The bard is a simple man, after a bit of coin in his pocket, a good meal and perhaps a chat to the barmaid. Little does he know that a bit of rat disposal at the local inn would lead to so much trouble. Soon the fate of the world and of the Princess will be on his very reluctant shoulders.
The Bard's Tale is a single character action role playing game. He may be a loner, but he isn't lonely since he can summon creatures using his magic. Plus there are many characters he will need to talk to during the game, and number of areas he'll need to explore.
There are two real highlights to the game which make it worth playing. The first is the character dialogue. The Bard (voiced by Cary Elwes) and the Narrator (Tony Jay) do a good job bringing their characters to life. The Narrator isn't fond of the Bard and frequently voices his opinion on the matter. "I'm glad that's over. I never want to read another bloody word about that bard." The Bard has the Narrator to talk to along with the other characters. The other highlight are the musical numbers. In particular the Trows performing the favourite "It's bad luck to be you" which has a number of verses about The Chosen.
Building the character is simple enough. You don't select a class, sex or alignment, that is all pre-determined. You do get to decide if you want an easy, difficult or medium game. This determines attribute points and how many save points you'll find in the game. You have a few points you can allocate to attributes to the Bard. You may select one new skill for the Bard to learn.
The main controls of the game are simple enough to learn. A left click uses your current weapon. Right click to move the bard around the screen. The numbers 1 to 4 each bring up a menu (alternate weapons, melee weapons, summoning menu and artifact menu). Each of those menus have up to four choices and each of those have up to four choices. A simple system that works well though I have been known to forget which menu is which in the heat of combat.
Character creation and advance have also been simplified. You have no classes to choose from, and only a limited number of points to use when he can level up. The only magic for your character in the game is summoning creatures with music.
Bard's Tale removes some of the typical roleplaying elements from the game. You don't decide on a character or class, your main character will be the Bard. There is no inventory management. If you find or buy an item better than your current equipment, it will automatically replace the current equipment. If it isn't useful or better then the current equipment of the bard, it is immediately sold for cash. There is no explanation of how the bard can cash things in while deep in a dungeon, but he does.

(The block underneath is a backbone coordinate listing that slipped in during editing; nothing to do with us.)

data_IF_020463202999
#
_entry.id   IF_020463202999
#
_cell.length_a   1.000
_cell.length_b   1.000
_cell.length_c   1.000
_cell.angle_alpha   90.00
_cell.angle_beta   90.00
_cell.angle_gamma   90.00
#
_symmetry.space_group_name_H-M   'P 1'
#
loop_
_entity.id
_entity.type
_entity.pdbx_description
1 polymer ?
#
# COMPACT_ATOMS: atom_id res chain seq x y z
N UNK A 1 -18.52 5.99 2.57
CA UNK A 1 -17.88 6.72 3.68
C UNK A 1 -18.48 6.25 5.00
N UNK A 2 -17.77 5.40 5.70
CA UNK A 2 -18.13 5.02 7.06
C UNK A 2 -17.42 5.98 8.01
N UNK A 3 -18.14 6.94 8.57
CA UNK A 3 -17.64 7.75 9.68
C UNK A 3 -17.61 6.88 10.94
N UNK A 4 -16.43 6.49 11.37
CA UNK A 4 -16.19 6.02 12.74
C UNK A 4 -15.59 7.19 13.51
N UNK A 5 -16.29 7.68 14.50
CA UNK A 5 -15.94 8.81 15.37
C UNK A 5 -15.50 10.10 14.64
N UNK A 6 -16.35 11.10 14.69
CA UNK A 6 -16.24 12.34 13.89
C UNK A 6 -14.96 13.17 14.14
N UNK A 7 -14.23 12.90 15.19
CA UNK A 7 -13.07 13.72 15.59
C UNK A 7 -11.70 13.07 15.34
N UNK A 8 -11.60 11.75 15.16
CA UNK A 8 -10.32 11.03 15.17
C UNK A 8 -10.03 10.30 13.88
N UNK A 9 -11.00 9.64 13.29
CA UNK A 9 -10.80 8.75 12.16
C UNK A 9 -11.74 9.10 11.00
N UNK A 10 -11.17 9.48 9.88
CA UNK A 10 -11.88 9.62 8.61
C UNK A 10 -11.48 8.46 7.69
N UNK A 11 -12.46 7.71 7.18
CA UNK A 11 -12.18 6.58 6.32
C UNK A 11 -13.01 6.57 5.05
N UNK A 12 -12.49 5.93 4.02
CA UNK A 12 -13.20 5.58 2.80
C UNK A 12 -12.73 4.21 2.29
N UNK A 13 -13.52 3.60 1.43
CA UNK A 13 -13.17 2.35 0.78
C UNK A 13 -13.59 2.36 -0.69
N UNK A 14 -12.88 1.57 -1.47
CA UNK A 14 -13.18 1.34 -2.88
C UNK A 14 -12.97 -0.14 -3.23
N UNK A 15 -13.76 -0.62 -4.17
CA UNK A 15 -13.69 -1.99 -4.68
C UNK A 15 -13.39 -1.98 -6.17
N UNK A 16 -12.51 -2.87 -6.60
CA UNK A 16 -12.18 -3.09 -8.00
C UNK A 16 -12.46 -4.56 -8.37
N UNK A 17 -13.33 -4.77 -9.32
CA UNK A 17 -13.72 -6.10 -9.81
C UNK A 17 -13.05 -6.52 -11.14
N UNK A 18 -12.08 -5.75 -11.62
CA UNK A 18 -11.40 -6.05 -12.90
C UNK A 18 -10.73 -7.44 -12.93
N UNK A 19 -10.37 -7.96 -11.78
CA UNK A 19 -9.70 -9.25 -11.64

Explore thoroughly. Many of the chests hiding in far flung corners of the dungeons are the ones that have new tunes, new weapons or better valuables then average. The automap function can be quite helpful working out where you should explore. In dungeon areas, the Trapfinder not only finds traps but secret passages that you will not find without him.
The Bard has a choice between being snarky or nice to people during conversation. Remember, some people will react better to one or the other. The difference can make life easier or harder for our hero.
To unlock the game Extras, you need to make large donations to priests. It was a bit of a puzzle when they unlock to me for some time.
Animations can be painfully slow at the lower end of the recommended configurations. If you do have a good graphics card and computer RAM, this shouldn't be a problem.
The World map is an interesting idea, but not very well executed. The bard moves extremely slowly across the screen and it's frustrating when a monster wandering the map catches up to him.
I never did really like the camera angle in the game. I did get used to it, but I never really liked it.
An ageeable game with some features that would make it particularly good for someone new to role playing games in general. The humour, voices and songs are truly outstanding though the roleplaying part of the game is fairly standard slash and hack. No real gore involved, but plenty of death.
Final tally for the game 4 stars of 5.
The game for the PC includes a copy of the original Bard's Tale series. Now I played the series through, many years ago (think Commodore 64/128) and was quite fond of it at the time. It's a turned based rpg with a set of up to 6 characters. I installed and tested the first game for about 2 minutes. Nice to have a copy of the old games but I doubt very much that the style would appeal to modern gamers.
Sometimes when the Bard dies, he mutters "Inconceivable" a word frequently used in Princess Bride.
The shopkeepers lovingly describing their wares for sale is really well done and makes you wonder why more games don't use the technique.